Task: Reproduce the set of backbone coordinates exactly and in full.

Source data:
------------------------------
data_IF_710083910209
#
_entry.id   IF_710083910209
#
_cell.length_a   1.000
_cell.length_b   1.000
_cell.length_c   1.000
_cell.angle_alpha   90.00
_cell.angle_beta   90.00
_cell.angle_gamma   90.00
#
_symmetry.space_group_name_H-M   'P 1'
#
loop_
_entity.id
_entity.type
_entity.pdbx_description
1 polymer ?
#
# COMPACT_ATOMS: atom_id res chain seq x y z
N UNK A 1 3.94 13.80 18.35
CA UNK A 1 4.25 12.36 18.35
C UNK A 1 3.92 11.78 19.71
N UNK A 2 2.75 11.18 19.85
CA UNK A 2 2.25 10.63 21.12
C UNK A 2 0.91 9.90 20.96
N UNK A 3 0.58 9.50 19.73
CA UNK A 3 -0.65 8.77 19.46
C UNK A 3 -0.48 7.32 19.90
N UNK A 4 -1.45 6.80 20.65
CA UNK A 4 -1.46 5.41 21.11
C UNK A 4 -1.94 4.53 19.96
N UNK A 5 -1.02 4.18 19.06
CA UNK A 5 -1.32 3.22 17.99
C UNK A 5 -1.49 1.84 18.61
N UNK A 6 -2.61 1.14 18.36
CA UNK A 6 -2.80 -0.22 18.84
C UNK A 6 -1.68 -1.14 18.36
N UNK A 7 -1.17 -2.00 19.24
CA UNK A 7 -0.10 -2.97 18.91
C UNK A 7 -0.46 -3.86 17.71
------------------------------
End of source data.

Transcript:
data_IF_710083910209
#
_entry.id   IF_710083910209
#
_cell.length_a   1.000
_cell.length_b   1.000
_cell.length_c   1.000
_cell.angle_alpha   90.00
_cell.angle_beta   90.00
_cell.angle_gamma   90.00
#
_symmetry.space_group_name_H-M   'P 1'
#
loop_
_entity.id
_entity.type
_entity.pdbx_description
1 polymer ?
#
# COMPACT_ATOMS: atom_id res chain seq x y z
N UNK A 1 3.94 13.80 18.35
CA UNK A 1 4.25 12.36 18.35
C UNK A 1 3.92 11.78 19.71
N UNK A 2 2.75 11.18 19.85
CA UNK A 2 2.25 10.63 21.12
C UNK A 2 0.91 9.90 20.96
N UNK A 3 0.58 9.50 19.73
CA UNK A 3 -0.65 8.77 19.46
C UNK A 3 -0.48 7.32 19.90
N UNK A 4 -1.45 6.80 20.65
CA UNK A 4 -1.46 5.41 21.11
C UNK A 4 -1.94 4.53 19.96
N UNK A 5 -1.02 4.18 19.06
CA UNK A 5 -1.32 3.22 17.99
C UNK A 5 -1.49 1.84 18.61
N UNK A 6 -2.61 1.14 18.36
CA UNK A 6 -2.80 -0.22 18.84
C UNK A 6 -1.68 -1.14 18.36
N UNK A 7 -1.17 -2.00 19.24
CA UNK A 7 -0.10 -2.97 18.91
C UNK A 7 -0.46 -3.86 17.71